Stochastic VRP

Stochastic VRP (SVRP) are VRPs where one or several components of the problem are random. Three different kinds of SVRP are the next examples:

  • Stochastic customers: Each customer ${v_{i}}$ is present with probability ${p_{i}}$ and absent with probability ${1-p_{i}}$.
  • Stochastic demands: The demand ${d_{i}}$ of each customer is a random variable.
  • Stochastic times: Service times ${\delta_{i}}$ and travel times ${t_{ij}}$ are random variables.

In SVRP, two stages are made for getting a solution. A first solution is determined before knowing the realizations of the random variables. In a second stage, a recourse or corrective action can be taken when the values of the random variables are known.


The objective is to minimize the vehicle fleet and the sum of travel time needed to supply all customers with random values on each execution for the customers to be served, their demands and/or the service and travel times.


When some data are random, it is no longer possible to require that all constraints be satisfied for all realizations of the random variables. So the decision maker may either require the satisfaction of some constraints with a given probability, or the incorporation into the model of corrective actions to be taken when a constraint is violated.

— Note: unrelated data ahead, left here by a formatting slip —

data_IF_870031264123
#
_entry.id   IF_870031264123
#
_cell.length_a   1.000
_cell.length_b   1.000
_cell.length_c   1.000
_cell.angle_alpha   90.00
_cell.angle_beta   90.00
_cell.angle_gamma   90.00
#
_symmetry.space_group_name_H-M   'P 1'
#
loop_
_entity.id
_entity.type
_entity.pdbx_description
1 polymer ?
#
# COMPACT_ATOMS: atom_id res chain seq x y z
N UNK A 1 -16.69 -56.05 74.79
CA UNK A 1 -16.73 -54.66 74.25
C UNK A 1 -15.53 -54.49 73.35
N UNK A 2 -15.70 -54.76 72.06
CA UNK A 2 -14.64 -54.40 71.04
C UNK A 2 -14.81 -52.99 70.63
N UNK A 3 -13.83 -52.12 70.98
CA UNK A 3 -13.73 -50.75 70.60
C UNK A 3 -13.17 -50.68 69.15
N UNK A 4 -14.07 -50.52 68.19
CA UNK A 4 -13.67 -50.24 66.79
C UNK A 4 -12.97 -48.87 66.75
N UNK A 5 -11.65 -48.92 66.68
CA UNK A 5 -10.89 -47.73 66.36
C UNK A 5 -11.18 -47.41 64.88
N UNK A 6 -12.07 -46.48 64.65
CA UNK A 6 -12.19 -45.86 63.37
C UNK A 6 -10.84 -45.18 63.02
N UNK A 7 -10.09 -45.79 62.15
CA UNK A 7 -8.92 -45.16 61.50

Minimize ${\sum_{i \lt j} c_{ij}x_{ij} + Q(x)}$, where:

  • ${x_{ij}}$ is an integer variable equal to the number of times edge ${(v_{i}, v_{j})}$ appears in the first stage solution. If ${i, j \gt 1}$, then ${x_{ij}}$ can only take the values 0 or 1, if ${i=1}$, ${x_{ij}}$ be equal to 2 if a vehicle makes a return trip between the depot and ${v_{j}}$.
  • ${Q(x)}$ is the expected second stage recourse function. It is problem dependent and is also related to the particular choice of possible recourse actions. For example, in the capacity constrained SVRP with collections, possible recourse actions are:

    • Return to the depot when the vehicle is full in order to unload, and then resume collections as planned.
    • Return to the depot when the vehicle is full as in the previous case and reoptimize the remaining part of the planned route.
    • Planning a preventive return to the depot even if the vehicle is not full. In such case, this decision could depend on the amount already collected and on the distance separating the vehicle from the depot.

    A vehicle not yet full may return to the depot if it is known that going to the next customer would cause its capacity to be exceeded.